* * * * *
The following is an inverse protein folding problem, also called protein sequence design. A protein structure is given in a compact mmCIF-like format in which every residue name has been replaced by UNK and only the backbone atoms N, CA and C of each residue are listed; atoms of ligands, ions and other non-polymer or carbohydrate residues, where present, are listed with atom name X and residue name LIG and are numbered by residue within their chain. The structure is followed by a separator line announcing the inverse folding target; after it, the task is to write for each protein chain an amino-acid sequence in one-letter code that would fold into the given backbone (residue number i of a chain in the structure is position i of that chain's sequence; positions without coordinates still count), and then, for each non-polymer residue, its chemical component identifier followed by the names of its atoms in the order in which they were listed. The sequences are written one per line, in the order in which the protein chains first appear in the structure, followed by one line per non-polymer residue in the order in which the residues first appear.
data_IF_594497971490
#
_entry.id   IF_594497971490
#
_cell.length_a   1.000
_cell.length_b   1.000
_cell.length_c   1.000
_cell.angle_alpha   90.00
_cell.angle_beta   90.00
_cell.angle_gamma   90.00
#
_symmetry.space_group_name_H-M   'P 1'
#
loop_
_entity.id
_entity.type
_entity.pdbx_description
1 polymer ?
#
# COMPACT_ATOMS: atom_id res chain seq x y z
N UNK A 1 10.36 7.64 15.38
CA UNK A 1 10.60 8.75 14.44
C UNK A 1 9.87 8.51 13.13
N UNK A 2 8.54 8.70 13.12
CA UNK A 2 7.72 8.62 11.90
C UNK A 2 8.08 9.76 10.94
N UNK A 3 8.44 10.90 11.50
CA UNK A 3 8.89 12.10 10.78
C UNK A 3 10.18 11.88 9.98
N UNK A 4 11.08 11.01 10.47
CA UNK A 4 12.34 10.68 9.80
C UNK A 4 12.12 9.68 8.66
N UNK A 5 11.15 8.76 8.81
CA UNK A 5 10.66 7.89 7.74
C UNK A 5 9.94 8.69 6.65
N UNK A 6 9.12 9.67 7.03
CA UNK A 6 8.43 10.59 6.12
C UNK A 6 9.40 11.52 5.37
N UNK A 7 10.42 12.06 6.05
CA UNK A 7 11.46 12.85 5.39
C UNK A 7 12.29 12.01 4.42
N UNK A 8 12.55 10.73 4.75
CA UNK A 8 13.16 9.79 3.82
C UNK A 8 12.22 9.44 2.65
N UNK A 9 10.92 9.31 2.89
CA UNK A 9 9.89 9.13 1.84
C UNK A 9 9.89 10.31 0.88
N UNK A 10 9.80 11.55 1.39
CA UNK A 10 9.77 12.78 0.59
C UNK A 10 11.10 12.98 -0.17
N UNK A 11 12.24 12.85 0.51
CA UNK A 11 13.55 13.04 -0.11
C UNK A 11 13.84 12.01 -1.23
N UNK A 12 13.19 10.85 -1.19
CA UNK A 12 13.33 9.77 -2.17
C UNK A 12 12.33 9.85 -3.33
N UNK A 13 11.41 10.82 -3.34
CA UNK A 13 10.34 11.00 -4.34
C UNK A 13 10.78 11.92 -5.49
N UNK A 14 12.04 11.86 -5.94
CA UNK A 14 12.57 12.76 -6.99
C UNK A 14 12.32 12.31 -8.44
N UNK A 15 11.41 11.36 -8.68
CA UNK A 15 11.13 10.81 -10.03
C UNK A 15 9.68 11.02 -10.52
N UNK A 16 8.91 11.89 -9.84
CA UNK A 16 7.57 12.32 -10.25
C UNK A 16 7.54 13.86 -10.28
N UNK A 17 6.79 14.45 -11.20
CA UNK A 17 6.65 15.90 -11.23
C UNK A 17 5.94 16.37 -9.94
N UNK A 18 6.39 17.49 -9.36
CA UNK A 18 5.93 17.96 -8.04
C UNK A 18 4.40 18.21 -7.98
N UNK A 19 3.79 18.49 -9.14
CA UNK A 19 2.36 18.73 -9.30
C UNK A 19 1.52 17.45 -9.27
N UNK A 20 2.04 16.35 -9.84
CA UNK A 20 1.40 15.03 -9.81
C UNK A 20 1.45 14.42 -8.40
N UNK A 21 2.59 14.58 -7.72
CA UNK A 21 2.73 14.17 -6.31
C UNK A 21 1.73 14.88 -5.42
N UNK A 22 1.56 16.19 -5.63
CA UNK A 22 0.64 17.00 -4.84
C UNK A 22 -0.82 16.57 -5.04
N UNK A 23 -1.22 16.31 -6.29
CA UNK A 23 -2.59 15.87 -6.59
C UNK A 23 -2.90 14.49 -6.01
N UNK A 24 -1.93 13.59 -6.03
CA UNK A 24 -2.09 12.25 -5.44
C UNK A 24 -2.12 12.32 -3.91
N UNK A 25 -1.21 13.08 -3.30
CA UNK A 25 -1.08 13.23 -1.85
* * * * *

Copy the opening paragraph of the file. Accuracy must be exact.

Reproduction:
The following is an inverse protein folding problem, also called protein sequence design. A protein structure is given in a compact mmCIF-like format in which every residue name has been replaced by UNK and only the backbone atoms N, CA and C of each residue are listed; atoms of ligands, ions and other non-polymer or carbohydrate residues, where present, are listed with atom name X and residue name LIG and are numbered by residue within their chain. The structure is followed by a separator line announcing the inverse folding target; after it, the task is to write for each protein chain an amino-acid sequence in one-letter code that would fold into the given backbone (residue number i of a chain in the structure is position i of that chain's sequence; positions without coordinates still count), and then, for each non-polymer residue, its chemical component identifier followed by the names of its atoms in the order in which they were listed. The sequences are written one per line, in the order in which the protein chains first appear in the structure, followed by one line per non-polymer residue in the order in which the residues first appear.